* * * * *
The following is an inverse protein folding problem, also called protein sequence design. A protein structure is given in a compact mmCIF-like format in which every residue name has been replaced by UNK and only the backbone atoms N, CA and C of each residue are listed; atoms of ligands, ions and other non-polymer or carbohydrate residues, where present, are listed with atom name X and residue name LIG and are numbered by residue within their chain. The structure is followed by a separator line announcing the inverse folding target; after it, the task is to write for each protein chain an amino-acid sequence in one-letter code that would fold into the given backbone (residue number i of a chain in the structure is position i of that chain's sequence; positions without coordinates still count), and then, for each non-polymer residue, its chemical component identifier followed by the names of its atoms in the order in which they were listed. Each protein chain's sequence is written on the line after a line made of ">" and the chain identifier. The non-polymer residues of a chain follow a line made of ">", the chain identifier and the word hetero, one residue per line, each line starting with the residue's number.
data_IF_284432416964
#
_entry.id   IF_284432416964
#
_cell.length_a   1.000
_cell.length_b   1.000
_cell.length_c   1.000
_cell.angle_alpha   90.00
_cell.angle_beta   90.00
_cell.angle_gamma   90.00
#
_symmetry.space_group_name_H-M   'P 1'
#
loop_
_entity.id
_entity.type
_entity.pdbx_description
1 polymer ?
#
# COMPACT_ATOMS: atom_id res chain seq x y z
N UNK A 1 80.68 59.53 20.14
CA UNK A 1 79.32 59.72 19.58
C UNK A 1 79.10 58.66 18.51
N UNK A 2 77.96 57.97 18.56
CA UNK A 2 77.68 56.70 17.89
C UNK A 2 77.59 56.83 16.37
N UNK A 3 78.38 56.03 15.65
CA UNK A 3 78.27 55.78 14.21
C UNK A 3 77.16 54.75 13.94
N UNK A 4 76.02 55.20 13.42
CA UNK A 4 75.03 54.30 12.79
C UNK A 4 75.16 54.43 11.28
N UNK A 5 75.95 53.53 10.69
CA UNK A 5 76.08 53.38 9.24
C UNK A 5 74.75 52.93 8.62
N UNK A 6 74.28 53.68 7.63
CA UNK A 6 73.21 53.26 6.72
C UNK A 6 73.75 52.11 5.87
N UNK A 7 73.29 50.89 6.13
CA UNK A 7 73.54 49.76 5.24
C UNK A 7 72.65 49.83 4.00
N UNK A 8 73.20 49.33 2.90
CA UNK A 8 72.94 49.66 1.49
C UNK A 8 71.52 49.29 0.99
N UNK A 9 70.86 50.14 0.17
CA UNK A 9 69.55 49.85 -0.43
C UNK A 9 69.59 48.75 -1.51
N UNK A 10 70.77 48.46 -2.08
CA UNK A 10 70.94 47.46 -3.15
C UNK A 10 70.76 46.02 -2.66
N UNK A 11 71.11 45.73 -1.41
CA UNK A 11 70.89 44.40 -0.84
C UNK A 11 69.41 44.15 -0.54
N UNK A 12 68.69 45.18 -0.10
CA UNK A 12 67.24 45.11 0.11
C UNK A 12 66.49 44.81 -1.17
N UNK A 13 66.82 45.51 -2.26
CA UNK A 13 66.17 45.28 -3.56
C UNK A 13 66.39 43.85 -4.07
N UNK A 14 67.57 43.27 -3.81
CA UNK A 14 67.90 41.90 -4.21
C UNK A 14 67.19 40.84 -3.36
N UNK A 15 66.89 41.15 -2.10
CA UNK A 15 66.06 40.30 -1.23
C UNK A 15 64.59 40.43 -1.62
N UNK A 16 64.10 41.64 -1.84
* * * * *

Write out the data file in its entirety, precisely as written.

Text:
The following is an inverse protein folding problem, also called protein sequence design. A protein structure is given in a compact mmCIF-like format in which every residue name has been replaced by UNK and only the backbone atoms N, CA and C of each residue are listed; atoms of ligands, ions and other non-polymer or carbohydrate residues, where present, are listed with atom name X and residue name LIG and are numbered by residue within their chain. The structure is followed by a separator line announcing the inverse folding target; after it, the task is to write for each protein chain an amino-acid sequence in one-letter code that would fold into the given backbone (residue number i of a chain in the structure is position i of that chain's sequence; positions without coordinates still count), and then, for each non-polymer residue, its chemical component identifier followed by the names of its atoms in the order in which they were listed. Each protein chain's sequence is written on the line after a line made of ">" and the chain identifier. The non-polymer residues of a chain follow a line made of ">", the chain identifier and the word hetero, one residue per line, each line starting with the residue's number.
data_IF_284432416964
#
_entry.id   IF_284432416964
#
_cell.length_a   1.000
_cell.length_b   1.000
_cell.length_c   1.000
_cell.angle_alpha   90.00
_cell.angle_beta   90.00
_cell.angle_gamma   90.00
#
_symmetry.space_group_name_H-M   'P 1'
#
loop_
_entity.id
_entity.type
_entity.pdbx_description
1 polymer ?
#
# COMPACT_ATOMS: atom_id res chain seq x y z
N UNK A 1 80.68 59.53 20.14
CA UNK A 1 79.32 59.72 19.58
C UNK A 1 79.10 58.66 18.51
N UNK A 2 77.96 57.97 18.56
CA UNK A 2 77.68 56.70 17.89
C UNK A 2 77.59 56.83 16.37
N UNK A 3 78.38 56.03 15.65
CA UNK A 3 78.27 55.78 14.21
C UNK A 3 77.16 54.75 13.94
N UNK A 4 76.02 55.20 13.42
CA UNK A 4 75.03 54.30 12.79
C UNK A 4 75.16 54.43 11.28
N UNK A 5 75.95 53.53 10.69
CA UNK A 5 76.08 53.38 9.24
C UNK A 5 74.75 52.93 8.62
N UNK A 6 74.28 53.68 7.63
CA UNK A 6 73.21 53.26 6.72
C UNK A 6 73.75 52.11 5.87
N UNK A 7 73.29 50.89 6.13
CA UNK A 7 73.54 49.76 5.24
C UNK A 7 72.65 49.83 4.00
N UNK A 8 73.20 49.33 2.90
CA UNK A 8 72.94 49.66 1.49
C UNK A 8 71.52 49.29 0.99
N UNK A 9 70.86 50.14 0.17
CA UNK A 9 69.55 49.85 -0.43
C UNK A 9 69.59 48.75 -1.51
N UNK A 10 70.77 48.46 -2.08
CA UNK A 10 70.94 47.46 -3.15
C UNK A 10 70.76 46.02 -2.66
N UNK A 11 71.11 45.73 -1.41
CA UNK A 11 70.89 44.40 -0.84
C UNK A 11 69.41 44.15 -0.54
N UNK A 12 68.69 45.18 -0.10
CA UNK A 12 67.24 45.11 0.11
C UNK A 12 66.49 44.81 -1.17
N UNK A 13 66.82 45.51 -2.26
CA UNK A 13 66.17 45.28 -3.56
C UNK A 13 66.39 43.85 -4.07
N UNK A 14 67.57 43.27 -3.81
CA UNK A 14 67.90 41.90 -4.21
C UNK A 14 67.19 40.84 -3.36
N UNK A 15 66.89 41.15 -2.10
CA UNK A 15 66.06 40.30 -1.23
C UNK A 15 64.59 40.43 -1.62
N UNK A 16 64.10 41.64 -1.84